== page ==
Traditional thatch-roof houses stood nestled between magnificent modern homes and hotels.
Merchants made life convenient, selling fresh fruit, vegetables, fresh-slaughtered meats, fried plantains and roasted corn, dresses, shoes, furniture, bedding and all other wares and wears from roughly-hewn kiosks and stands along the roadside and city streets.
Naturally, we visited the historical sites throughout the four stops on our travel agenda: Greater Accra, Volta, Ashanti and Central regions. Because our tour guide was a former educator and had been in the tour business for many years, we got to meet and know the “People”– kings, queens, chiefs; shamans and nomads; natives who still relentlessly practice traditional rites and rituals and remedies.
We visited monuments and castles and palaces, and enjoyed the warm celebrations of queen mothers and their village tribes welcoming us to our ancestral home.
A ‘World Wonder’
In Kumasi, we discovered the REAL “Sword in the Stone” placed there by Okomfo Anokye, the greatest medicine man EVER, and believed to be a powerful spirit that had returned to his people to complete his mission.
In 1695, he drove a sword into a rock, vowing that no one would ever be able to remove it. To date, countless number of attempts had been made to remove it from the ground – including heavy equipment and strong virile men – but it yet remains planted.
If there was a secret to its removal, Okomfo Anokye took it with him to the grave. It is believed to have a powerful presence and is consider a healing place for millions of people.
The immovable sword, absolutely the Eighth Wonder of the World, is located on what is now the Okomfo Anokye Hospital in Kumasi. I didn’t venture to flex my skinny muscles in an attempt to dislodge the sword, but I plan to try my luck the next time. Who knows? I might be The One!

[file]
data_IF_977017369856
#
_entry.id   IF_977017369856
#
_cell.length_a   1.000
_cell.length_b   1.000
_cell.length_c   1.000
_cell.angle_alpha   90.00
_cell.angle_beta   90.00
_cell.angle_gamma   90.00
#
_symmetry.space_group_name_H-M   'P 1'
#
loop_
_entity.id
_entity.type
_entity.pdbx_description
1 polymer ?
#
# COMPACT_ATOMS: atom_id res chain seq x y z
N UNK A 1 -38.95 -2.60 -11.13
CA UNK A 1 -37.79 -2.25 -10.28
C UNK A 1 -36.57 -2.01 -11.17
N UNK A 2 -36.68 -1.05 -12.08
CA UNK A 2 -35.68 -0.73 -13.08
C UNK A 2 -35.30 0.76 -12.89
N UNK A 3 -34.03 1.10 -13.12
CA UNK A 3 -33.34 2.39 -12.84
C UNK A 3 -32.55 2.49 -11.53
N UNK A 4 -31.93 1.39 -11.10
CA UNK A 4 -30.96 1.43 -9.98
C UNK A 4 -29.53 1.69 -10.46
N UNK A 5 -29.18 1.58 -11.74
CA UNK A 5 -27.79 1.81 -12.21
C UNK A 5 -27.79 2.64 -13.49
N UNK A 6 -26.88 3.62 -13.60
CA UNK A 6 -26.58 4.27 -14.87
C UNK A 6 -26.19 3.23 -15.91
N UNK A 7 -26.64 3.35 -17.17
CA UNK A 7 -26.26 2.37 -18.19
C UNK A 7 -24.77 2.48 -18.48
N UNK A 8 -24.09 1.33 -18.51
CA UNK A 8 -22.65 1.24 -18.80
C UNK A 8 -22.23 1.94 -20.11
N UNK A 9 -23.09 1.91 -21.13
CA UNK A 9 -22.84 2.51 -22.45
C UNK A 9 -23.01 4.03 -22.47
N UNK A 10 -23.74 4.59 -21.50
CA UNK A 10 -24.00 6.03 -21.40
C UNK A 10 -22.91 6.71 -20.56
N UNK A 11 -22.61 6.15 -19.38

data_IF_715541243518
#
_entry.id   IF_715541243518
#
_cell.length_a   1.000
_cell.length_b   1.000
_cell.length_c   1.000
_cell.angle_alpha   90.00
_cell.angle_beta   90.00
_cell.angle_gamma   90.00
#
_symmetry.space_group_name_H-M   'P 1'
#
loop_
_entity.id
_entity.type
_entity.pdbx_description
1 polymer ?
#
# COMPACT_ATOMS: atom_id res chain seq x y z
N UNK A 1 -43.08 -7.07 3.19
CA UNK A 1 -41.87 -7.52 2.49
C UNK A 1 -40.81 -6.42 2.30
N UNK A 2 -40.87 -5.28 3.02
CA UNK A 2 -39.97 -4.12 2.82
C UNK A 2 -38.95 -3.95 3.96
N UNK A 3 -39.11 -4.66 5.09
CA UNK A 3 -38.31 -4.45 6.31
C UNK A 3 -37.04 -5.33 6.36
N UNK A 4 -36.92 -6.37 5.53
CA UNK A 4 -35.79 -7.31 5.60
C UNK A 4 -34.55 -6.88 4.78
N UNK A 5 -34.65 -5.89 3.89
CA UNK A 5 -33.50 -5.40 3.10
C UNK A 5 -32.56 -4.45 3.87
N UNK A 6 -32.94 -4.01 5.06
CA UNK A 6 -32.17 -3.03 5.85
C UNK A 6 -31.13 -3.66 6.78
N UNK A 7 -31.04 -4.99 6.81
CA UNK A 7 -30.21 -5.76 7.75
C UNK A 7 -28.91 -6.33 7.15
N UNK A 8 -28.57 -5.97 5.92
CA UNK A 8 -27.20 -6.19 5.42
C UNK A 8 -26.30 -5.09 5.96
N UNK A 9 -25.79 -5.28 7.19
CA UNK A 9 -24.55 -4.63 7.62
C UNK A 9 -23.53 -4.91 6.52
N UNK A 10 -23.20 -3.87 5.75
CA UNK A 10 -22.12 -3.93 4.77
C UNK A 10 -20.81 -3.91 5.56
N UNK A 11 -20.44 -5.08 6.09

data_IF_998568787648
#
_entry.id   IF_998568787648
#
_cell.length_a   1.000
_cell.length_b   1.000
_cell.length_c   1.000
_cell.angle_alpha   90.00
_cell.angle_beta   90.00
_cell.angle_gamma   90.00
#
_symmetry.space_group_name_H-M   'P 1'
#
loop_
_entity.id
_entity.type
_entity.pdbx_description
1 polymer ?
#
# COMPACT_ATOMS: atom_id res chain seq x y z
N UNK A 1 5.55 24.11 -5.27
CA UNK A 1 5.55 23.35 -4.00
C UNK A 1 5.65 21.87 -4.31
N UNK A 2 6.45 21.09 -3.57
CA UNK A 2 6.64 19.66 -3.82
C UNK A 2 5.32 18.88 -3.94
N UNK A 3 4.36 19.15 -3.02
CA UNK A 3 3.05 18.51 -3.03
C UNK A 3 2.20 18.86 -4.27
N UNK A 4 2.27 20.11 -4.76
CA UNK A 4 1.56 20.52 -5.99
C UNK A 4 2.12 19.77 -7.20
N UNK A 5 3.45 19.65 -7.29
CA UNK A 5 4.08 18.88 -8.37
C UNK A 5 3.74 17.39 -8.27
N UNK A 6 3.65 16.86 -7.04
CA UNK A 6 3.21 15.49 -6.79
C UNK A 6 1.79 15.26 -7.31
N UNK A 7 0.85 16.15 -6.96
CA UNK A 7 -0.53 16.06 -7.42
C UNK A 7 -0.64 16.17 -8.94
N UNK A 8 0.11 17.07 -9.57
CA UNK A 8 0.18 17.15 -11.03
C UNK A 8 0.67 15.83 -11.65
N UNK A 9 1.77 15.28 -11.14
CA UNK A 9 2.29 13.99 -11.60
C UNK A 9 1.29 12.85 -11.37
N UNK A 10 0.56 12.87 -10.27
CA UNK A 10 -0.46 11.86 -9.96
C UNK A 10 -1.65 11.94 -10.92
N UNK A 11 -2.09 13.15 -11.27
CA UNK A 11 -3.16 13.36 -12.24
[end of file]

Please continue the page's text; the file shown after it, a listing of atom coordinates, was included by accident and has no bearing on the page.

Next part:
European Slave Castles
But my most sobering and emotional visits were to the slave dungeons that dot the entire gold coast from the beaches of PramPram through the shores of Old Accra to Cape Coast and Elmina.
The western region of Ghana has the largest collection of slave castles that were geographically lucrative locations for European trading forts and the infamous trans-Atlantic slave trade. Our trips always saved these visits for last because, after a visit to the European slave castles, great fun turns serious and reflective.
Baby and I toured the Elmina slave castle together on my first visit with another guest couple from America who were also on vacation. Our extremely experienced castle guide took us through the dungeons room by room, telling the atrocious history of each one.
The dread and fear and hopelessness and pain were as tangible as the scarred, peeling walls and as malodorous as the still-lingering stench of death. Tears ran from his eyes and ours as he told the story to our small, intimate group and offered the only apology we have EVER received from ANYONE for these horrible deeds against us, them and mankind.
Although we have visited other slave dungeons, I have only completed one tour through the Elmina castle. I tried a second time, but got no further than the female dungeon, where thousands upon thousands of my sisters and mothers experienced hell and horror. Their Spirits remain – and embrace – and call. I heard and I came – Home.
By: Cassandra Diane